Entrepreneur

Why doesn’t Atlassian lead the charge if it is such a great idea?

Coal.png

Atlassian Co-Founder Mike Cannon-Brookes (MCB) has put forward a vision that is so compelling for Australia to junk its $70bn coal industry, it is a real wonder why he has not decided to deploy the tech giant’s own capital to seize those obvious riches? He believes coal will be worth zero in 15-25 years. If it is such a dead industry, can he explain why China’s coal-fired power (great infographics here) has grown from 200GW in 2000 to over 900GW today? Or India that has grown from 61GW to 221GW of coal-fired power gen? Why would Adani persevere in the face of 8 years of government and regulatory roadblocks in Queensland if coal wasn’t on the menu for India’s future?

The International Energy Agency (IEA) notes the following on coal,

Coal power generation increased 3% in 2018 (similar to the 2017 increase), and for the first time crossed the 10 000 TWh mark. Coal remains firmly in place as the largest source of power at 38% of overall generation. Growth was mainly in Asia, particularly in China and India.

Note in the following map, yellow and red are levels of intensity and in operation. Grey is that idled or shut down.

Coal Fired Power.png

Global wind and solar installations account for about the same as China’s current coal-fired power capacity.

MCB’s idea that we should export the sun and wind is utterly fanciful. The amount of transmission loss over distances in Australia would be massive. Our own energy market operator, AEMO, noted that energy transmission losses for those wind and solar farms located furthest from the main load hubs, in north Queensland, western NSW and some in Victoria could suffer marginal loss factors (MLF) of up to 22%.

To think our closest neighbours – New Zealand, Papua New Guinea & East Timor – are at least 200km away from our extremities. At least 500km to major city centres like Port Moresby. That is assuming our ecomentalist Department of Environment would fast track approval for Cape York and the Daintree Forest to be logged and turned into a wind and solar park to then run some cable to Port Moresby. The problem with MLF is that if Port Moresby demanded 1MW of energy, then it would need to pay for more than it needed to anticipate the MLF which would grow the further the demand was from the main load hubs that could supply it.

To add to the problem, Australia’s ridiculously high power prices would be completely unattractive to the likes of Papua New Guinea. They would be better off ignoring Australia’s transmission and self-supply. That is exactly what it is doing. PNG currently get 30% of its power from hydro, 40% from gas and 24% from oil. Note it has signed a memorandum of agreement to install, you guessed it, a 60MW coal-fired power station in Lae. Energy security is on the menu.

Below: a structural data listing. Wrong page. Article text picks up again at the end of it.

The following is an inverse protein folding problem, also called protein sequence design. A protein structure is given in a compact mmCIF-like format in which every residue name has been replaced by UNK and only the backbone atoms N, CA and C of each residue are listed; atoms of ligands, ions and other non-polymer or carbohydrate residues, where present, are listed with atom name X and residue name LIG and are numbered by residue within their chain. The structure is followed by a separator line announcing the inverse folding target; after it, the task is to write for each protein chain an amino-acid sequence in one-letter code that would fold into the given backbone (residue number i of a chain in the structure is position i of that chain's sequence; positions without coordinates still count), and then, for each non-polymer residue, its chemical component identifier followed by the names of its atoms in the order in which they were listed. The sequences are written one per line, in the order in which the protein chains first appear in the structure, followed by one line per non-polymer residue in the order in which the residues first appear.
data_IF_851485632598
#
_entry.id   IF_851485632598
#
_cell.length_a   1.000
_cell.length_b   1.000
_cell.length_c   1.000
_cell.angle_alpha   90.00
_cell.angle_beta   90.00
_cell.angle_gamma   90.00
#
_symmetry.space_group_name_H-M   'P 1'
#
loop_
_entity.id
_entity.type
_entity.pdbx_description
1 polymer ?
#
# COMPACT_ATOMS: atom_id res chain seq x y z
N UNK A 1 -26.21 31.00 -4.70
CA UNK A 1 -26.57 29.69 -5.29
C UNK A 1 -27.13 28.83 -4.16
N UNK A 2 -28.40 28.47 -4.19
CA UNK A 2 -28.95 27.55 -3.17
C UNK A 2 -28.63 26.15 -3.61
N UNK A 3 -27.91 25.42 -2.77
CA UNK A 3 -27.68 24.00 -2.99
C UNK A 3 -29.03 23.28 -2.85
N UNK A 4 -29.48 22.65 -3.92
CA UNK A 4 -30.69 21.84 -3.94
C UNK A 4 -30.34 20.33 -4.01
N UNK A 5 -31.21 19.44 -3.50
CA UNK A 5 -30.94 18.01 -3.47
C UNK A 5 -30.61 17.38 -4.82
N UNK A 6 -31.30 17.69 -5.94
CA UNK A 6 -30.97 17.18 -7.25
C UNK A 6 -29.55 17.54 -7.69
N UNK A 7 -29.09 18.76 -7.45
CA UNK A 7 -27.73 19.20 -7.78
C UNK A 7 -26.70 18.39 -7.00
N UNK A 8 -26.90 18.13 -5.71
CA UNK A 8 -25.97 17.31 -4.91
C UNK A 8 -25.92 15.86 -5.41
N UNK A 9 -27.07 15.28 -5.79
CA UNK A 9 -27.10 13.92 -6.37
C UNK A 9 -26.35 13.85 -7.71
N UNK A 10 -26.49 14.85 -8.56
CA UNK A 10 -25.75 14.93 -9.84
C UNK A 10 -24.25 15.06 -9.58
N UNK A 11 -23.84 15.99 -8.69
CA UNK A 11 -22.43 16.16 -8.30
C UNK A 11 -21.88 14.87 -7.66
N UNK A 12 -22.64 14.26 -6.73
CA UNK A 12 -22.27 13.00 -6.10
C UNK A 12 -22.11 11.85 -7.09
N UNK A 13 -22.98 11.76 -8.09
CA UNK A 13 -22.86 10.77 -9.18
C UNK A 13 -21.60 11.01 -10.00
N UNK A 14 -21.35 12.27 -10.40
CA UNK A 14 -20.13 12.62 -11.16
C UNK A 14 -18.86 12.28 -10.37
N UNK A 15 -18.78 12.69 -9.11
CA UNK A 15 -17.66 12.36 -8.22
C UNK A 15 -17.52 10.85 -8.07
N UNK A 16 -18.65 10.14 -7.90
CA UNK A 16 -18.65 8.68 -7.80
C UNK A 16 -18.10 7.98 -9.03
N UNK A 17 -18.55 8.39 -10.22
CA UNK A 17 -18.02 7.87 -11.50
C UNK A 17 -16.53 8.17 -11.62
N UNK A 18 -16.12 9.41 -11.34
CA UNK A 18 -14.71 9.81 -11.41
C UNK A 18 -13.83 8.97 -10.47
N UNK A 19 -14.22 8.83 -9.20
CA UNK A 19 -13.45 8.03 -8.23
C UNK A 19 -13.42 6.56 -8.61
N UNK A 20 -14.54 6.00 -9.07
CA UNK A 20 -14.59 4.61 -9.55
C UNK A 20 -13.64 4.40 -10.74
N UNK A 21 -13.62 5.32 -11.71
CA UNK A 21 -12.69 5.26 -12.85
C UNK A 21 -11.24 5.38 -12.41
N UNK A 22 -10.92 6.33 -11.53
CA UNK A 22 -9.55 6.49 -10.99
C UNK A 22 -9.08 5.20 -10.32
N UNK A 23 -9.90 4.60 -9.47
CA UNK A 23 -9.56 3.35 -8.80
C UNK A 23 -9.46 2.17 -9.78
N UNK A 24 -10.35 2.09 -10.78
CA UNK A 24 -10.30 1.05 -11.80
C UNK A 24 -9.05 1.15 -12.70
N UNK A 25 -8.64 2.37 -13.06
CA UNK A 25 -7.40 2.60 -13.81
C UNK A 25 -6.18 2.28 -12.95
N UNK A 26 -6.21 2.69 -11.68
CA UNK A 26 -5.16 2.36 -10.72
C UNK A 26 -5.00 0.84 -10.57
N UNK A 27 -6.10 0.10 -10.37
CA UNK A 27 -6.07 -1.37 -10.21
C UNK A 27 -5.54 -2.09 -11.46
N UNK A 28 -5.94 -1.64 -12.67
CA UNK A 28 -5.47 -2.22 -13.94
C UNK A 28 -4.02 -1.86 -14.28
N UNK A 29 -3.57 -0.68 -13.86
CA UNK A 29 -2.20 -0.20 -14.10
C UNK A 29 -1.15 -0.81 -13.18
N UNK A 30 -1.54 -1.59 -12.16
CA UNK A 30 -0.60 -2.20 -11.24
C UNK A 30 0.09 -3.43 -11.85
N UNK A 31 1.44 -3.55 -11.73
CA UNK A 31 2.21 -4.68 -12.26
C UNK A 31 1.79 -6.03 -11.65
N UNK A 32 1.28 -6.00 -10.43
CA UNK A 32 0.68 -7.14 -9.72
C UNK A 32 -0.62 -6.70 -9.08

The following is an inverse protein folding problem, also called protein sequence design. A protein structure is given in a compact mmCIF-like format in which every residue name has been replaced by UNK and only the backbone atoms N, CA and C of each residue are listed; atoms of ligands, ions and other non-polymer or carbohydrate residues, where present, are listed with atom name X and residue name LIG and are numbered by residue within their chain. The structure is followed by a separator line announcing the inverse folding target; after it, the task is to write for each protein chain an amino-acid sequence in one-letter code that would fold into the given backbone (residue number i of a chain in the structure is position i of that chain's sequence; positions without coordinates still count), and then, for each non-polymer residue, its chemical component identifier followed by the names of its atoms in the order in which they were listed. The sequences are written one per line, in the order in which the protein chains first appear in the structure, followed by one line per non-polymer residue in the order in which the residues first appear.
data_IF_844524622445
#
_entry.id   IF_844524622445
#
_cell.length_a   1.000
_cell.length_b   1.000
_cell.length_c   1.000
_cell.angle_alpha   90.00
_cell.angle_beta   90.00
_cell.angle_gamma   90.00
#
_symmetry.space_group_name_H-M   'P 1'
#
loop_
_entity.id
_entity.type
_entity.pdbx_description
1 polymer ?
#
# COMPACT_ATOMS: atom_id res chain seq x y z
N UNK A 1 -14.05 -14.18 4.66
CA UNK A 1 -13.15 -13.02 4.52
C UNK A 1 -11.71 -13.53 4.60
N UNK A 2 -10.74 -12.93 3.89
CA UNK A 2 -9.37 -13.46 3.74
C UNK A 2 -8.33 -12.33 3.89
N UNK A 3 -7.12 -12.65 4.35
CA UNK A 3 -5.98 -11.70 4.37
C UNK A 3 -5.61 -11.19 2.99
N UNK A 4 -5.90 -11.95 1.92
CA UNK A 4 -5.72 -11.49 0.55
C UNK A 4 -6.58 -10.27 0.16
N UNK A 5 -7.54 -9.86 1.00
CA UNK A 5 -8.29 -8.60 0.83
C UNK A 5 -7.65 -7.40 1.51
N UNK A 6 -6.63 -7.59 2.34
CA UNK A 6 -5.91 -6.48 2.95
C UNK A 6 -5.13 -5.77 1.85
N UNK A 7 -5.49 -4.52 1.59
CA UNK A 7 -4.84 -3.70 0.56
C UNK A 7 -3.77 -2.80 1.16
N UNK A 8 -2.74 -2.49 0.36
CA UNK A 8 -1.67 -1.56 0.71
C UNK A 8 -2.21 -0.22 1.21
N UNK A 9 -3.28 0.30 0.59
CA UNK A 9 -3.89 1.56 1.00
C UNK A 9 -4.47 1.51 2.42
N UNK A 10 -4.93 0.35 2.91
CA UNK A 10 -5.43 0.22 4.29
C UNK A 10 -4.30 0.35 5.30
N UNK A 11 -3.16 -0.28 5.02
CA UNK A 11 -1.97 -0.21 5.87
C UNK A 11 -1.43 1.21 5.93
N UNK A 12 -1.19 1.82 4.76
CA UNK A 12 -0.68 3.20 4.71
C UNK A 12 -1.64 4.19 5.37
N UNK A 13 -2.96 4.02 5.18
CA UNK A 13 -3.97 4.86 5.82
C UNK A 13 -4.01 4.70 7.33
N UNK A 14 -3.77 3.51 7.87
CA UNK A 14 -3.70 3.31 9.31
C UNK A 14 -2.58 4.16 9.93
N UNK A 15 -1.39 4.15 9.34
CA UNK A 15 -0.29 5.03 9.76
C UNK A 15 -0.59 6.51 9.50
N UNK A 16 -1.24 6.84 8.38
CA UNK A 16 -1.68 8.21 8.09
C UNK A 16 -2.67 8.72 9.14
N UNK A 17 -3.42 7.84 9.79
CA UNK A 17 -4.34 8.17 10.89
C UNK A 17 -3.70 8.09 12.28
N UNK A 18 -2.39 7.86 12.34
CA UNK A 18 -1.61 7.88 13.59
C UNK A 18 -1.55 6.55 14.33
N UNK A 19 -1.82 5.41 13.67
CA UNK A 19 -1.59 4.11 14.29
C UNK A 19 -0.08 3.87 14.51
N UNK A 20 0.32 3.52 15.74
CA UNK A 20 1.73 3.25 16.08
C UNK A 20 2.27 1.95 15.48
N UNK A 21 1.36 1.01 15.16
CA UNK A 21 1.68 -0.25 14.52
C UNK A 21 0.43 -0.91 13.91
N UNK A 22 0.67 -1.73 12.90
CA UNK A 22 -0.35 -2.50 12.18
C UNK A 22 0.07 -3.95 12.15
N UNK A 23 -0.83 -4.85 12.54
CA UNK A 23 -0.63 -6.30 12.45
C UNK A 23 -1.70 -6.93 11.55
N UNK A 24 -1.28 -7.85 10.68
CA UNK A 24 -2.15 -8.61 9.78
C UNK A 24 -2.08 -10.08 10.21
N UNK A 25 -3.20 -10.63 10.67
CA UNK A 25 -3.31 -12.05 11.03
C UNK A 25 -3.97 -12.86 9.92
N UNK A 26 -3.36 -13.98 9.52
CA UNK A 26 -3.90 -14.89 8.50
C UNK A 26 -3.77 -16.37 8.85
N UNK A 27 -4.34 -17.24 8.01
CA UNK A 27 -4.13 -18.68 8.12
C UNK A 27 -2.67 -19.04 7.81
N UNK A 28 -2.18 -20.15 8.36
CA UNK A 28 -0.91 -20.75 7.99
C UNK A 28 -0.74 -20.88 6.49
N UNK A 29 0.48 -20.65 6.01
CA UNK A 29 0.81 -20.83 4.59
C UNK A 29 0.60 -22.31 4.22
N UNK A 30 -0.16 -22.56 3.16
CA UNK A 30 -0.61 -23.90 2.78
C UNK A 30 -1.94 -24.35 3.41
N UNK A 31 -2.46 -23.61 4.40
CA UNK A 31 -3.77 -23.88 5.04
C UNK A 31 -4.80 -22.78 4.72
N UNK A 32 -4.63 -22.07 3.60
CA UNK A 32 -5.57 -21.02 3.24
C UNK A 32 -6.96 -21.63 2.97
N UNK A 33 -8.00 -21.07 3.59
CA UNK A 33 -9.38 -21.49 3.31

MCB has suggested we set up local manufacturing to harness all of our local resources. Once again, a great idea on paper, but in practice, our prowess in low-cost manufacturing has a terrible track record. The now defunct auto industry is exhibit A on that plan.

As is so often the case for celebrity billionaires, thought bubbles are often free to them but costly to others. Tesla shareholders know that feeling. Who could forget JCB’s retweet of Greta Thunberg at the time of the election, imploring Australians to “not f*ck it up“??

MCB may drive a Tesla and have plans to make Atlassian 100% powered by renewables by 2025 but for the sake of shareholders it best he sticks to his core business unless he plans to divert capital to diversify Atlassian and harness this green future. Perhaps he should put Greta Thunberg on the Atlassian board as an executive director on renewable exports?

Apple to buy Tesla? Is Tim Cook on autopilot?

If Apple truly stumped up for Tesla that would make two companies that are complete novices at auto manufacturing. It would be the Apple Lisa of the auto world.

Worse for Apple it would signal that the world’s largest company is completely out of creative ideas and its existing product line up was truly approaching stall speed. It already is but and the lack of transparency only adds to doubts.

Rumours circulated that Apple considered a $240/share purchase back in 2013. 6 years ago Tesla was full of hope. Now the stock is full of hype. It has been a litany of disasters from fatal crashes, production hell all the way to complete wishful thinking on Level 5 autonomous driving which Israeli company Mobileye, a leader in the field, believes is decades off.